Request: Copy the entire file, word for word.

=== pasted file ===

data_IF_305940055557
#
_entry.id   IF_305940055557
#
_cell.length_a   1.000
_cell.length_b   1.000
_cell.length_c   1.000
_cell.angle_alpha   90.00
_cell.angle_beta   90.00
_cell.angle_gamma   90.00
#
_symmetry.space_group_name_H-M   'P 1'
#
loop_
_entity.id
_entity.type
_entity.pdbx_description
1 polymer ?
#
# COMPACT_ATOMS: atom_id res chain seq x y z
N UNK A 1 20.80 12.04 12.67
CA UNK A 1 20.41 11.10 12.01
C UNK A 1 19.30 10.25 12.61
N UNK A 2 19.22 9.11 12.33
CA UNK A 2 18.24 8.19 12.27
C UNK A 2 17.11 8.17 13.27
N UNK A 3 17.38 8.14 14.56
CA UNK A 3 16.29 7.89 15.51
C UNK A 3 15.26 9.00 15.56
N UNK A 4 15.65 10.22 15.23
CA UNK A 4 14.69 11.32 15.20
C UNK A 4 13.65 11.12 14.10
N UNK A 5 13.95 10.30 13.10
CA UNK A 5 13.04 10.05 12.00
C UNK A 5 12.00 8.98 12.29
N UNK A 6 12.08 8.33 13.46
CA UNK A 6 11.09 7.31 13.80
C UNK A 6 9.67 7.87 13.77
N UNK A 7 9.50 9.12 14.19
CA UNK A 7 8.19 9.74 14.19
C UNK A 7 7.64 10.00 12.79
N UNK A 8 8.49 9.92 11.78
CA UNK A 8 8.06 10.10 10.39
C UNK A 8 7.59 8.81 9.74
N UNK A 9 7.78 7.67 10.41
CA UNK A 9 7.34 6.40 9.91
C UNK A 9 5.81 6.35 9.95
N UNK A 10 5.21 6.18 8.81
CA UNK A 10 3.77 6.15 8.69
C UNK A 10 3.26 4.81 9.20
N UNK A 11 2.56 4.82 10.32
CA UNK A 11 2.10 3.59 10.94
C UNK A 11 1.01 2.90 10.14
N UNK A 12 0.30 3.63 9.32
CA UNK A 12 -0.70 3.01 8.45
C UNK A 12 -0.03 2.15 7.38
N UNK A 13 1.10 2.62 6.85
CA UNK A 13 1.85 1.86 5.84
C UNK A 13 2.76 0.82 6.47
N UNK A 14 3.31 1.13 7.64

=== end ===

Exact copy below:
data_IF_305940055557
#
_entry.id   IF_305940055557
#
_cell.length_a   1.000
_cell.length_b   1.000
_cell.length_c   1.000
_cell.angle_alpha   90.00
_cell.angle_beta   90.00
_cell.angle_gamma   90.00
#
_symmetry.space_group_name_H-M   'P 1'
#
loop_
_entity.id
_entity.type
_entity.pdbx_description
1 polymer ?
#
# COMPACT_ATOMS: atom_id res chain seq x y z
N UNK A 1 20.80 12.04 12.67
CA UNK A 1 20.41 11.10 12.01
C UNK A 1 19.30 10.25 12.61
N UNK A 2 19.22 9.11 12.33
CA UNK A 2 18.24 8.19 12.27
C UNK A 2 17.11 8.17 13.27
N UNK A 3 17.38 8.14 14.56
CA UNK A 3 16.29 7.89 15.51
C UNK A 3 15.26 9.00 15.56
N UNK A 4 15.65 10.22 15.23
CA UNK A 4 14.69 11.32 15.20
C UNK A 4 13.65 11.12 14.10
N UNK A 5 13.95 10.30 13.10
CA UNK A 5 13.04 10.05 12.00
C UNK A 5 12.00 8.98 12.29
N UNK A 6 12.08 8.33 13.46
CA UNK A 6 11.09 7.31 13.80
C UNK A 6 9.67 7.87 13.77
N UNK A 7 9.50 9.12 14.19
CA UNK A 7 8.19 9.74 14.19
C UNK A 7 7.64 10.00 12.79
N UNK A 8 8.49 9.92 11.78
CA UNK A 8 8.06 10.10 10.39
C UNK A 8 7.59 8.81 9.74
N UNK A 9 7.78 7.67 10.41
CA UNK A 9 7.34 6.40 9.91
C UNK A 9 5.81 6.35 9.95
N UNK A 10 5.21 6.18 8.81
CA UNK A 10 3.77 6.15 8.69
C UNK A 10 3.26 4.81 9.20
N UNK A 11 2.56 4.82 10.32
CA UNK A 11 2.10 3.59 10.94
C UNK A 11 1.01 2.90 10.14
N UNK A 12 0.30 3.63 9.32
CA UNK A 12 -0.70 3.01 8.45
C UNK A 12 -0.03 2.15 7.38
N UNK A 13 1.10 2.62 6.85
CA UNK A 13 1.85 1.86 5.84
C UNK A 13 2.76 0.82 6.47
N UNK A 14 3.31 1.13 7.64